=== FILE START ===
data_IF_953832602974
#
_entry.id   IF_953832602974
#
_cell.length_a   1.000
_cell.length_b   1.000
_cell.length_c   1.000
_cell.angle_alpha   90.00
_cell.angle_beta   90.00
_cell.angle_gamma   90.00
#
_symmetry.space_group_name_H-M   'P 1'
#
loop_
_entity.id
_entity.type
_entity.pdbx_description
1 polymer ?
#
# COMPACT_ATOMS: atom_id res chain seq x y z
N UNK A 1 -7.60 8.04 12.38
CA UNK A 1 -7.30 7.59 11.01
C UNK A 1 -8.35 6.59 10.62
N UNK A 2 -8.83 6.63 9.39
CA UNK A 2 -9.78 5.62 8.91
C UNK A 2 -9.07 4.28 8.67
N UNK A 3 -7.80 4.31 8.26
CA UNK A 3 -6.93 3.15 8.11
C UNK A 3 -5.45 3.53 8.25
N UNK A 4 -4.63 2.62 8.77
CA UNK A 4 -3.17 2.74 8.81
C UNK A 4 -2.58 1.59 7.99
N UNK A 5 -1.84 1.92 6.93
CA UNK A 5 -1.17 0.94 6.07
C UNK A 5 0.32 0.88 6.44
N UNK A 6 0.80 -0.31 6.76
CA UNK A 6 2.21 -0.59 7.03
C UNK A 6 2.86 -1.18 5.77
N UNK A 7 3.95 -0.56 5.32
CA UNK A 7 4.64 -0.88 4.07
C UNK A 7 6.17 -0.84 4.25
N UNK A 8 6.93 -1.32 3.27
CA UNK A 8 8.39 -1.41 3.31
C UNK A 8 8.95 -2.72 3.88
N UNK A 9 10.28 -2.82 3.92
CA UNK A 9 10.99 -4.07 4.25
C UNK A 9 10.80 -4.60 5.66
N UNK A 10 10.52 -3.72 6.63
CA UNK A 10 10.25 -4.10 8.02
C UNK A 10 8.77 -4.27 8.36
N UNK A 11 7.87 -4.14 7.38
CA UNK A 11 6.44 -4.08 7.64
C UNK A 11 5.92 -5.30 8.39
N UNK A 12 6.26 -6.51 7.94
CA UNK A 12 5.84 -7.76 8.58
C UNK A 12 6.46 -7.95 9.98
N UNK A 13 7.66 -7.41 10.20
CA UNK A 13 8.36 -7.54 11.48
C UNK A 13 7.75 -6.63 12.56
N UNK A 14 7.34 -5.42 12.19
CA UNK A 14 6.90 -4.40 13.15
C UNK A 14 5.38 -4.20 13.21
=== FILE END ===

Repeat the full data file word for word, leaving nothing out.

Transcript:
data_IF_953832602974
#
_entry.id   IF_953832602974
#
_cell.length_a   1.000
_cell.length_b   1.000
_cell.length_c   1.000
_cell.angle_alpha   90.00
_cell.angle_beta   90.00
_cell.angle_gamma   90.00
#
_symmetry.space_group_name_H-M   'P 1'
#
loop_
_entity.id
_entity.type
_entity.pdbx_description
1 polymer ?
#
# COMPACT_ATOMS: atom_id res chain seq x y z
N UNK A 1 -7.60 8.04 12.38
CA UNK A 1 -7.30 7.59 11.01
C UNK A 1 -8.35 6.59 10.62
N UNK A 2 -8.83 6.63 9.39
CA UNK A 2 -9.78 5.62 8.91
C UNK A 2 -9.07 4.28 8.67
N UNK A 3 -7.80 4.31 8.26
CA UNK A 3 -6.93 3.15 8.11
C UNK A 3 -5.45 3.53 8.25
N UNK A 4 -4.63 2.62 8.77
CA UNK A 4 -3.17 2.74 8.81
C UNK A 4 -2.58 1.59 7.99
N UNK A 5 -1.84 1.92 6.93
CA UNK A 5 -1.17 0.94 6.07
C UNK A 5 0.32 0.88 6.44
N UNK A 6 0.80 -0.31 6.76
CA UNK A 6 2.21 -0.59 7.03
C UNK A 6 2.86 -1.18 5.77
N UNK A 7 3.95 -0.56 5.32
CA UNK A 7 4.64 -0.88 4.07
C UNK A 7 6.17 -0.84 4.25
N UNK A 8 6.93 -1.32 3.27
CA UNK A 8 8.39 -1.41 3.31
C UNK A 8 8.95 -2.72 3.88
N UNK A 9 10.28 -2.82 3.92
CA UNK A 9 10.99 -4.07 4.25
C UNK A 9 10.80 -4.60 5.66
N UNK A 10 10.52 -3.72 6.63
CA UNK A 10 10.25 -4.10 8.02
C UNK A 10 8.77 -4.27 8.36
N UNK A 11 7.87 -4.14 7.38
CA UNK A 11 6.44 -4.08 7.64
C UNK A 11 5.92 -5.30 8.39
N UNK A 12 6.26 -6.51 7.94
CA UNK A 12 5.84 -7.76 8.58
C UNK A 12 6.46 -7.95 9.98
N UNK A 13 7.66 -7.41 10.20
CA UNK A 13 8.36 -7.54 11.48
C UNK A 13 7.75 -6.63 12.56
N UNK A 14 7.34 -5.42 12.19
CA UNK A 14 6.90 -4.40 13.15
C UNK A 14 5.38 -4.20 13.21